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Toxicology. 1994 Feb 28;87(1-3):189-203.

Structure and membrane actions of a marine worm protein cytolysin, Cerebratulus toxin A-III.

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Department of Pharmacology and Therapeutics, University of Florida College of Medicine, Gainesville 32610-0267.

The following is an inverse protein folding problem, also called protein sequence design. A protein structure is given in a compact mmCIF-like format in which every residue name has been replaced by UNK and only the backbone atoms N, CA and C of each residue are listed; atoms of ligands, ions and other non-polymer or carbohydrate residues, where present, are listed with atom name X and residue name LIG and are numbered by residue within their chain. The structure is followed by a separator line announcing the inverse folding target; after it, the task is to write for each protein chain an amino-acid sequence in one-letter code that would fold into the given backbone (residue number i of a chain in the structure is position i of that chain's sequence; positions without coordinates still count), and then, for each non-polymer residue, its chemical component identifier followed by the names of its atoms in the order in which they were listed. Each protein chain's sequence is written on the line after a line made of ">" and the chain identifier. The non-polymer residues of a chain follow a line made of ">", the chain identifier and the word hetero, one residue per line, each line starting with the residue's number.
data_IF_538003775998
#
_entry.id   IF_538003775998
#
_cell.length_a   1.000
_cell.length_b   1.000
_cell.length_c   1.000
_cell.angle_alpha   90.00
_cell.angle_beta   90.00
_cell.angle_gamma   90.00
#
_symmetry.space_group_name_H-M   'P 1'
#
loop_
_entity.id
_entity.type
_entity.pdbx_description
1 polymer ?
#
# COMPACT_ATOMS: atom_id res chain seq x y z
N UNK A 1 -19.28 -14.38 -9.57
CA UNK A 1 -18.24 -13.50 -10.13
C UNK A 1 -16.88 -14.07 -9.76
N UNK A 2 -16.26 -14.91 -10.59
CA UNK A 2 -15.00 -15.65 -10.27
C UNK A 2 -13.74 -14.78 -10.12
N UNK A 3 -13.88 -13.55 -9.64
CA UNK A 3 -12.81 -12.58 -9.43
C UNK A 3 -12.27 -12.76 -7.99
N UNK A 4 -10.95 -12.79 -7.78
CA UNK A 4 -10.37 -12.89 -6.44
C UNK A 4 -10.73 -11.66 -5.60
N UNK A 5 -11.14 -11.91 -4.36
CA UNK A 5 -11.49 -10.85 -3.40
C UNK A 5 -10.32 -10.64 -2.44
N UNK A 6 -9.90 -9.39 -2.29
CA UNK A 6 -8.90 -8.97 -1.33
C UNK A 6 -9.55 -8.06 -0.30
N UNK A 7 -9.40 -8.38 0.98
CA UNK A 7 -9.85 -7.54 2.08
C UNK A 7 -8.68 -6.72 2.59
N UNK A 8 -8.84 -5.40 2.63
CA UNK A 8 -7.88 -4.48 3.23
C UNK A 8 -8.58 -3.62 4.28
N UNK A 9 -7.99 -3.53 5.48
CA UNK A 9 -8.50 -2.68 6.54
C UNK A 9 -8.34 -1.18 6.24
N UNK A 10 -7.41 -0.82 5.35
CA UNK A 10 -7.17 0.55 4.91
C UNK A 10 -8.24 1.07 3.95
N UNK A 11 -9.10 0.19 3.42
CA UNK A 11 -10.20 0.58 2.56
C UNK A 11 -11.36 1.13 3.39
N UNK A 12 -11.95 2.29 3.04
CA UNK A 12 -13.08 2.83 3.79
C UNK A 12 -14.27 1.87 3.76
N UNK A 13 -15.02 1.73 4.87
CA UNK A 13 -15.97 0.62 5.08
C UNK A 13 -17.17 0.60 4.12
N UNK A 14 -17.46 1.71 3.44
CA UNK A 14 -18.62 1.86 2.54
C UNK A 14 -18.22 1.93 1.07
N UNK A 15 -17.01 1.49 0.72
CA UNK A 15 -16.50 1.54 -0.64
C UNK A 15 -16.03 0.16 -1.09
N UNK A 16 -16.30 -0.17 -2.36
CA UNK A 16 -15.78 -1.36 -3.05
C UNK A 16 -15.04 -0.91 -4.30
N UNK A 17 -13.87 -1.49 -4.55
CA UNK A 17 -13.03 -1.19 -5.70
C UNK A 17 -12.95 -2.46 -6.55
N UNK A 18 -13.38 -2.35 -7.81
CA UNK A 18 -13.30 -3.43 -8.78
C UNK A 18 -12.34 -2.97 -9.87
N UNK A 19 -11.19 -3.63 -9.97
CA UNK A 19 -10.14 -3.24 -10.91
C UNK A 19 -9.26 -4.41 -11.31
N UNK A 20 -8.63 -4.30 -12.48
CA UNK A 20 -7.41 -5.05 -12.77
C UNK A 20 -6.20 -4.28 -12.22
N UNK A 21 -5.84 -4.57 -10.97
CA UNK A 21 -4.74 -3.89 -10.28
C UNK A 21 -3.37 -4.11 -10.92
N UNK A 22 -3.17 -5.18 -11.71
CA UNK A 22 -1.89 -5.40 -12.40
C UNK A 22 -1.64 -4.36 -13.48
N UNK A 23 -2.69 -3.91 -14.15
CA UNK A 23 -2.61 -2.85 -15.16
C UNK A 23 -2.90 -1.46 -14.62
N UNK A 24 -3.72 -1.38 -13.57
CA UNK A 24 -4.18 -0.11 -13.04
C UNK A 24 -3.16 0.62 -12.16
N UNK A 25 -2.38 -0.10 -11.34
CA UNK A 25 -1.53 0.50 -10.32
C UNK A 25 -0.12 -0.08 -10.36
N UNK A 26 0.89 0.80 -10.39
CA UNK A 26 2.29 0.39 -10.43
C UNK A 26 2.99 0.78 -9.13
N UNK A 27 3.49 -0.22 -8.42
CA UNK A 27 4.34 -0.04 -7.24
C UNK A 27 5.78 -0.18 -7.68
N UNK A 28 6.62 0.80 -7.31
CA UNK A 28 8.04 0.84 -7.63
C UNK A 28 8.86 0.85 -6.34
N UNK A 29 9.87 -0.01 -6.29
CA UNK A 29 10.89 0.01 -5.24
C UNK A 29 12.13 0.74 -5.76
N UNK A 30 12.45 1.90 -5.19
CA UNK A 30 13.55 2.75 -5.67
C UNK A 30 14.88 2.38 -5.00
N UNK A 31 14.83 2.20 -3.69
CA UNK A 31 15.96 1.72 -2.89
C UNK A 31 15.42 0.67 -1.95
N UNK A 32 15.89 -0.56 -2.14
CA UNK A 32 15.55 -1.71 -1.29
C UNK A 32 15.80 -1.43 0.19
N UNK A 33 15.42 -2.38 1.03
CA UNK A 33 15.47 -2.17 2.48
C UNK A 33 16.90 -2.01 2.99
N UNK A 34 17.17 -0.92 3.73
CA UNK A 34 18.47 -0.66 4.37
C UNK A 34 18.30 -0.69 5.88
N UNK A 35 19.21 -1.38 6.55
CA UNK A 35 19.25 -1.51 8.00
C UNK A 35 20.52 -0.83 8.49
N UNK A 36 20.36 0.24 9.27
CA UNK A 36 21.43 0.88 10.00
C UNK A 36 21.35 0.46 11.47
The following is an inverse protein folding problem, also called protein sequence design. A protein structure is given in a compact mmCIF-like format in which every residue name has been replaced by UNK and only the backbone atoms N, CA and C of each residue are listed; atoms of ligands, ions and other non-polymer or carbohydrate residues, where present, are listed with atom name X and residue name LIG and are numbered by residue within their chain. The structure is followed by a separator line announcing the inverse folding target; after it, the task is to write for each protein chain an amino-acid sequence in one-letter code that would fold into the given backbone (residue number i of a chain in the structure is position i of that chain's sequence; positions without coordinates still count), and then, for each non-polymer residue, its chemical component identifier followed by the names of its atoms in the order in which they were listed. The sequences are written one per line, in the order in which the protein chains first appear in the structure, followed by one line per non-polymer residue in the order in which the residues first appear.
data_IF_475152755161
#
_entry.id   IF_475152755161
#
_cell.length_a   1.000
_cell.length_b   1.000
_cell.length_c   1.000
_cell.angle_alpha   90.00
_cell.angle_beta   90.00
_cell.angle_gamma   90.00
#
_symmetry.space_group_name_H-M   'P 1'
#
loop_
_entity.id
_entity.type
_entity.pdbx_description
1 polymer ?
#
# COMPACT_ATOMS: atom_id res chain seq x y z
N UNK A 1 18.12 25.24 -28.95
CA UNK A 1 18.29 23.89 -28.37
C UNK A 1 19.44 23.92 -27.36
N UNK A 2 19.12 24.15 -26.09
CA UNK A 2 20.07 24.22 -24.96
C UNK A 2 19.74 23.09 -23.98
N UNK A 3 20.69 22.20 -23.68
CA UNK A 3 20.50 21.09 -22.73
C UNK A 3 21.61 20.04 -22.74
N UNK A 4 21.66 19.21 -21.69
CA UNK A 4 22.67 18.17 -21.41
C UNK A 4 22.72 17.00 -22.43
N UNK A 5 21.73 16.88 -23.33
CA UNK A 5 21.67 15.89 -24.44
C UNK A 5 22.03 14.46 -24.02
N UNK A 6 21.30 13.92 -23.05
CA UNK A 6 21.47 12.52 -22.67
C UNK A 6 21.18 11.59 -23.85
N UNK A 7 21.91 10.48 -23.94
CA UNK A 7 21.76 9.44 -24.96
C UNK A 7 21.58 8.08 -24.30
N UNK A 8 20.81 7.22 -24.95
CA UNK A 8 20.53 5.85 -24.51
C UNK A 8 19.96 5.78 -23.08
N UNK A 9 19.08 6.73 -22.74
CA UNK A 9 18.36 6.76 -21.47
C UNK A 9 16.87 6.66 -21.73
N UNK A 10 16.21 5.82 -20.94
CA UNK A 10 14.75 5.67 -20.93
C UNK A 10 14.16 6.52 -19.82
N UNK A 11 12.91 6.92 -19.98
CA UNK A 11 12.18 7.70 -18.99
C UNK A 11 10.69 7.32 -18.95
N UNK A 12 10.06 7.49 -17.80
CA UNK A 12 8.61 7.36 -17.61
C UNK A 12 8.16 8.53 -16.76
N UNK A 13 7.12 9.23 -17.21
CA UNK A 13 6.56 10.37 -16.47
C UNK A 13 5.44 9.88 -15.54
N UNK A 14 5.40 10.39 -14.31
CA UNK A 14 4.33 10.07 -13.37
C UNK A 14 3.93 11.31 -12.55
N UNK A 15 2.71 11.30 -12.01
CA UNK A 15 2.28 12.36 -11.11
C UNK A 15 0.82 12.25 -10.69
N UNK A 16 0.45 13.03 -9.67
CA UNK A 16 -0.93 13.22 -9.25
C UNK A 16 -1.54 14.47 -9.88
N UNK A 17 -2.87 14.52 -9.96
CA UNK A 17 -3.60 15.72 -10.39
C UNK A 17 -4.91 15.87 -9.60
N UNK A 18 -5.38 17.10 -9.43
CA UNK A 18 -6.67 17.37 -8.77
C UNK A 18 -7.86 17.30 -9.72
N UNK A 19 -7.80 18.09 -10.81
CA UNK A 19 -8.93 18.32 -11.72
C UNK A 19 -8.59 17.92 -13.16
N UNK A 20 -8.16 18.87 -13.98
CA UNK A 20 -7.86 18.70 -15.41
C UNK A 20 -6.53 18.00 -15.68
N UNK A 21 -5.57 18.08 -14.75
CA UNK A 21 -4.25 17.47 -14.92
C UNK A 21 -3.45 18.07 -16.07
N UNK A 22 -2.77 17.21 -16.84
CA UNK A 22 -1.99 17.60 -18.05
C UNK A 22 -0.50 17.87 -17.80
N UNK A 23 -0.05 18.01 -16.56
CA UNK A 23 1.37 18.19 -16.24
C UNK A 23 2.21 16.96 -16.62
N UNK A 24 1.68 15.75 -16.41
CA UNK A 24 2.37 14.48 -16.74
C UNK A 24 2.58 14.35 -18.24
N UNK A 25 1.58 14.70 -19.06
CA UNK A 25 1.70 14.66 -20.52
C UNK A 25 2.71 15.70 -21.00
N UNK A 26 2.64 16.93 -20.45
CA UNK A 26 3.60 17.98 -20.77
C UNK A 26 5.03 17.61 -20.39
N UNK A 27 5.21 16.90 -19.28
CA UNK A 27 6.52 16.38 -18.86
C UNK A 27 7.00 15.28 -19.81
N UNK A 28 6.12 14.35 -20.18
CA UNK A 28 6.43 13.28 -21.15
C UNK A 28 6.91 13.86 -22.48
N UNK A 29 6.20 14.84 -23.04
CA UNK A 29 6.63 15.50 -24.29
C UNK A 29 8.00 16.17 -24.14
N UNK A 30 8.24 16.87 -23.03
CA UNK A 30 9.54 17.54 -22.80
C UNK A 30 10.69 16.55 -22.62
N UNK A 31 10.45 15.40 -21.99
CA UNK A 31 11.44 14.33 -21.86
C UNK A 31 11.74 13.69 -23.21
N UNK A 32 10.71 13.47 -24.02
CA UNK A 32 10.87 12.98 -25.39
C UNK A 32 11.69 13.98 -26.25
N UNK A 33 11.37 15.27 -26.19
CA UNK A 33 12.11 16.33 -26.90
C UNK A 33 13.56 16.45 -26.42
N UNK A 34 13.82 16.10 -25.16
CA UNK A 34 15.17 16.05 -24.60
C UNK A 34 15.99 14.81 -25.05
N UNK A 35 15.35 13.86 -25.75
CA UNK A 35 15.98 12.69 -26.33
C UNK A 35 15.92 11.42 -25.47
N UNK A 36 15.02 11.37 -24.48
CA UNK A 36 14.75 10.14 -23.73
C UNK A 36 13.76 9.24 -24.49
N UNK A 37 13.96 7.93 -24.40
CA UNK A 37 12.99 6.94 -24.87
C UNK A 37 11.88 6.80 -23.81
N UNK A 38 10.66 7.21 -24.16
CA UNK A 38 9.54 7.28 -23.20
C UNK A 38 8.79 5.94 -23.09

Four homologous Cerebratulus lacteus A toxins are the first and as yet only protein cytolysins to be isolated from an ancient phylum of marine worms, the nemertines. The most abundant and toxic variant, toxin A-III, has been sequenced and its mechanisms of action studied in the most detail. It consists of a single basic polypeptide chain of 95 amino acid residues cross-linked by three disulfide bonds, and possesses a predominantly alpha-helical secondary structure. The C-terminal third of the toxin sequence is postulated to be a helical 'hairpin' structure involved in pore formation. Toxin A-III permeabilizes a variety of cells as well as liposomes made from a variety of phospholipids; apparently large pores are formed, as large proteins are released almost as rapidly as small organic molecules and inorganic ions. At sublytic concentrations, the toxin also inhibits protein kinase C and endogenous voltage-gated cation selective (sodium, calcium) channels occurring in the nervous and cardiovascular systems. A curious observation, also reported for colicins and some other protein cytolysins, was the conservation of toxin secondary structure upon insertion into phospholipid liposomes, despite the strong likelihood that significant changes in tertiary structure occur to provide a hydrophobic surface for interaction with membrane lipids. Because of its small size and presumed single helical hairpin secondary structure, Cl toxin A-III is an excellent molecular subject for investigating protein insertion into biological membranes and mechanisms of pore formation.

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